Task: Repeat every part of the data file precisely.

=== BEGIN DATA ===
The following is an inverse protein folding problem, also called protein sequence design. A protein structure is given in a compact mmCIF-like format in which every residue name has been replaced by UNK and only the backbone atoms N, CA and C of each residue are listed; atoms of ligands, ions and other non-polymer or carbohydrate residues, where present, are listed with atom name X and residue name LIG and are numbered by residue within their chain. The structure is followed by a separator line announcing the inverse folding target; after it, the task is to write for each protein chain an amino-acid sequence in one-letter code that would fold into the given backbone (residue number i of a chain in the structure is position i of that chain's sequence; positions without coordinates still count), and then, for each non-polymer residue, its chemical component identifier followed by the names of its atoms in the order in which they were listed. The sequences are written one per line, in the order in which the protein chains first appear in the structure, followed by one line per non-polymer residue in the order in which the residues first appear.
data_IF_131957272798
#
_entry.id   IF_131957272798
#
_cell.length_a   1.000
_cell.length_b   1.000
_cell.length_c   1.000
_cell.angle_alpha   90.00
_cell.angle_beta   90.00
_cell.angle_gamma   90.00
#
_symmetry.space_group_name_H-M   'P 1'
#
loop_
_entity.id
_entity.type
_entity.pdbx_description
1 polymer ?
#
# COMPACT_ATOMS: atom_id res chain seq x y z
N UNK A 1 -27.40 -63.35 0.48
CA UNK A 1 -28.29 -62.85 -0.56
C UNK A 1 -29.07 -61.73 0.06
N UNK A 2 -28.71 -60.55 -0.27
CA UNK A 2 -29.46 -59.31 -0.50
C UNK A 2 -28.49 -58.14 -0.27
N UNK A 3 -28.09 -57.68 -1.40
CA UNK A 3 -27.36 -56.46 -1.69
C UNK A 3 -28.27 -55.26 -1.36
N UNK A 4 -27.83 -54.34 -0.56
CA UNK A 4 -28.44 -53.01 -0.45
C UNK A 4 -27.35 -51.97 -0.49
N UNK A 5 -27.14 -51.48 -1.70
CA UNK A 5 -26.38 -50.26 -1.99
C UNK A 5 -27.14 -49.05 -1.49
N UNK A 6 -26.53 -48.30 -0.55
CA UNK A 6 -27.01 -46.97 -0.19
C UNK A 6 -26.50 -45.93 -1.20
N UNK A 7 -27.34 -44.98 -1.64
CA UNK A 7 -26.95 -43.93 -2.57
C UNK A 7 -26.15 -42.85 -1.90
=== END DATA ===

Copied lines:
The following is an inverse protein folding problem, also called protein sequence design. A protein structure is given in a compact mmCIF-like format in which every residue name has been replaced by UNK and only the backbone atoms N, CA and C of each residue are listed; atoms of ligands, ions and other non-polymer or carbohydrate residues, where present, are listed with atom name X and residue name LIG and are numbered by residue within their chain. The structure is followed by a separator line announcing the inverse folding target; after it, the task is to write for each protein chain an amino-acid sequence in one-letter code that would fold into the given backbone (residue number i of a chain in the structure is position i of that chain's sequence; positions without coordinates still count), and then, for each non-polymer residue, its chemical component identifier followed by the names of its atoms in the order in which they were listed. The sequences are written one per line, in the order in which the protein chains first appear in the structure, followed by one line per non-polymer residue in the order in which the residues first appear.
data_IF_131957272798
#
_entry.id   IF_131957272798
#
_cell.length_a   1.000
_cell.length_b   1.000
_cell.length_c   1.000
_cell.angle_alpha   90.00
_cell.angle_beta   90.00
_cell.angle_gamma   90.00
#
_symmetry.space_group_name_H-M   'P 1'
#
loop_
_entity.id
_entity.type
_entity.pdbx_description
1 polymer ?
#
# COMPACT_ATOMS: atom_id res chain seq x y z
N UNK A 1 -27.40 -63.35 0.48
CA UNK A 1 -28.29 -62.85 -0.56
C UNK A 1 -29.07 -61.73 0.06
N UNK A 2 -28.71 -60.55 -0.27
CA UNK A 2 -29.46 -59.31 -0.50
C UNK A 2 -28.49 -58.14 -0.27
N UNK A 3 -28.09 -57.68 -1.40
CA UNK A 3 -27.36 -56.46 -1.69
C UNK A 3 -28.27 -55.26 -1.36
N UNK A 4 -27.83 -54.34 -0.56
CA UNK A 4 -28.44 -53.01 -0.45
C UNK A 4 -27.35 -51.97 -0.49
N UNK A 5 -27.14 -51.48 -1.70
CA UNK A 5 -26.38 -50.26 -1.99
C UNK A 5 -27.14 -49.05 -1.49
N UNK A 6 -26.53 -48.30 -0.55
CA UNK A 6 -27.01 -46.97 -0.19
C UNK A 6 -26.50 -45.93 -1.20
N UNK A 7 -27.34 -44.98 -1.64
CA UNK A 7 -26.95 -43.93 -2.57
C UNK A 7 -26.15 -42.85 -1.90